Nanotechnology Stocks List

Recent Signals

Date Stock Signal Type
2019-12-13 AMFL MACD Bearish Signal Line Cross Bearish
2019-12-13 AMFL Narrow Range Bar Range Contraction
2019-12-13 AMFL Fell Below 50 DMA Bearish
2019-12-13 AMFL Fell Below 20 DMA Bearish
2019-12-13 BFNH Non-ADX 1,2,3,4 Bearish Bearish Swing Setup
2019-12-13 BFNH Crossed Above 20 DMA Bullish
2019-12-13 CTLE Narrow Range Bar Range Contraction
2019-12-13 CTLE Fell Below 200 DMA Bearish
2019-12-13 CTLE Fell Below 50 DMA Bearish
2019-12-13 MHTX Non-ADX 1,2,3,4 Bearish Bearish Swing Setup
2019-12-13 MHTX Crossed Above 200 DMA Bullish
2019-12-13 MHTX 20 DMA Resistance Bearish
2019-12-13 NSHSF Crossed Above 20 DMA Bullish
2019-12-13 NSHSF Pocket Pivot Bullish Swing Setup
2019-12-13 NSHSF Volume Surge Other
2019-12-13 NTSFF 20 DMA Support Bullish
2019-12-13 NTSFF Volume Surge Other
2019-12-13 TRYIY NR7 Range Contraction
2019-12-13 TRYIY Narrow Range Bar Range Contraction
2019-12-13 TRYIY NR7-2 Range Contraction
2019-12-13 TRYIY Bollinger Band Squeeze Range Contraction
2019-12-13 USGA Narrow Range Bar Range Contraction
2019-12-13 USGA Non-ADX 1,2,3,4 Bearish Bearish Swing Setup
2019-12-13 USGA 20 DMA Resistance Bearish
2019-12-13 XDSL Bullish Engulfing Bullish
2019-12-13 XDSL 20 DMA Support Bullish

Nanotechnology ("nanotech") is manipulation of matter on an atomic, molecular, and supramolecular scale. The earliest, widespread description of nanotechnology referred to the particular technological goal of precisely manipulating atoms and molecules for fabrication of macroscale products, also now referred to as molecular nanotechnology. A more generalized description of nanotechnology was subsequently established by the National Nanotechnology Initiative, which defines nanotechnology as the manipulation of matter with at least one dimension sized from 1 to 100 nanometers. This definition reflects the fact that quantum mechanical effects are important at this quantum-realm scale, and so the definition shifted from a particular technological goal to a research category inclusive of all types of research and technologies that deal with the special properties of matter which occur below the given size threshold. It is therefore common to see the plural form "nanotechnologies" as well as "nanoscale technologies" to refer to the broad range of research and applications whose common trait is size. Because of the variety of potential applications (including industrial and military), governments have invested billions of dollars in nanotechnology research. Through 2012, the USA has invested $3.7 billion using its National Nanotechnology Initiative, the European Union has invested $1.2 billion, and Japan has invested $750 million.Nanotechnology as defined by size is naturally very broad, including fields of science as diverse as surface science, organic chemistry, molecular biology, semiconductor physics, energy storage, microfabrication, molecular engineering, etc. The associated research and applications are equally diverse, ranging from extensions of conventional device physics to completely new approaches based upon molecular self-assembly, from developing new materials with dimensions on the nanoscale to direct control of matter on the atomic scale.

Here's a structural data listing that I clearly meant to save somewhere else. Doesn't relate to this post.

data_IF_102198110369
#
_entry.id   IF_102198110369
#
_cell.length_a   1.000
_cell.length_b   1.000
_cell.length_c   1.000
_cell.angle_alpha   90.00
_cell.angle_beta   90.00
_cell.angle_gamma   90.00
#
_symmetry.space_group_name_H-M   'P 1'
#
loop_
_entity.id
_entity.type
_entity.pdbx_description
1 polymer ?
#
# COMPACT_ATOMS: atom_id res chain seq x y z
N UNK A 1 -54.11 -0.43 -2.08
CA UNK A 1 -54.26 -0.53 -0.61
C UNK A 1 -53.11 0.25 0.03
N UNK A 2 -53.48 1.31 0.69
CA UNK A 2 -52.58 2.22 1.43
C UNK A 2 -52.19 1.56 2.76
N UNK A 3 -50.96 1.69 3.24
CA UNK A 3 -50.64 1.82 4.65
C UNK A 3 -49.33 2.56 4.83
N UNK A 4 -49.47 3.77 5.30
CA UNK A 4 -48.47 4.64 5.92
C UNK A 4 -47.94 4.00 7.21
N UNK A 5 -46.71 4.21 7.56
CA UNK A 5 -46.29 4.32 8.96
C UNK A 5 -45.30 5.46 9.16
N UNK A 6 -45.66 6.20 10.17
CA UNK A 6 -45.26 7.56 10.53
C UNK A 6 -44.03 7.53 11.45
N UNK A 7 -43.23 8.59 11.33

Scientists currently debate the future implications of nanotechnology. Nanotechnology may be able to create many new materials and devices with a vast range of applications, such as in nanomedicine, nanoelectronics, biomaterials energy production, and consumer products. On the other hand, nanotechnology raises many of the same issues as any new technology, including concerns about the toxicity and environmental impact of nanomaterials, and their potential effects on global economics, as well as speculation about various doomsday scenarios. These concerns have led to a debate among advocacy groups and governments on whether special regulation of nanotechnology is warranted.

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